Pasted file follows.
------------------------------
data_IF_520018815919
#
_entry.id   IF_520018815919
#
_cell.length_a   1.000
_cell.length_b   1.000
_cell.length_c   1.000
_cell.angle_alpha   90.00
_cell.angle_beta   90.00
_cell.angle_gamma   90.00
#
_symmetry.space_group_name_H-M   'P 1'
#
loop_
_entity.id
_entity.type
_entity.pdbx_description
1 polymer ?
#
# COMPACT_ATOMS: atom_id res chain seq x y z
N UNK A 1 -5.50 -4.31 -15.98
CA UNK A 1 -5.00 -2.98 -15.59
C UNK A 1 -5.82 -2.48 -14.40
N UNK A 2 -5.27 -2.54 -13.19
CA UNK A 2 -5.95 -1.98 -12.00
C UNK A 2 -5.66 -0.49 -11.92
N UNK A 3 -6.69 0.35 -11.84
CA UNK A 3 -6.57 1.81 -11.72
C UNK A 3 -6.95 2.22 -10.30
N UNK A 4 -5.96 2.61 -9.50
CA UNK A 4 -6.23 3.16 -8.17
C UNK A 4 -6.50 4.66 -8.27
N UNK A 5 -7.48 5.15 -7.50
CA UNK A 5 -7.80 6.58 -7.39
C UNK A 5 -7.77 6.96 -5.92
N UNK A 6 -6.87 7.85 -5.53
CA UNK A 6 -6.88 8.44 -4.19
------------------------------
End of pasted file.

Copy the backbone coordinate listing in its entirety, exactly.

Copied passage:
data_IF_520018815919
#
_entry.id   IF_520018815919
#
_cell.length_a   1.000
_cell.length_b   1.000
_cell.length_c   1.000
_cell.angle_alpha   90.00
_cell.angle_beta   90.00
_cell.angle_gamma   90.00
#
_symmetry.space_group_name_H-M   'P 1'
#
loop_
_entity.id
_entity.type
_entity.pdbx_description
1 polymer ?
#
# COMPACT_ATOMS: atom_id res chain seq x y z
N UNK A 1 -5.50 -4.31 -15.98
CA UNK A 1 -5.00 -2.98 -15.59
C UNK A 1 -5.82 -2.48 -14.40
N UNK A 2 -5.27 -2.54 -13.19
CA UNK A 2 -5.95 -1.98 -12.00
C UNK A 2 -5.66 -0.49 -11.92
N UNK A 3 -6.69 0.35 -11.84
CA UNK A 3 -6.57 1.81 -11.72
C UNK A 3 -6.95 2.22 -10.30
N UNK A 4 -5.96 2.61 -9.50
CA UNK A 4 -6.23 3.16 -8.17
C UNK A 4 -6.50 4.66 -8.27
N UNK A 5 -7.48 5.15 -7.50
CA UNK A 5 -7.80 6.58 -7.39
C UNK A 5 -7.77 6.96 -5.92
N UNK A 6 -6.87 7.85 -5.53
CA UNK A 6 -6.88 8.44 -4.19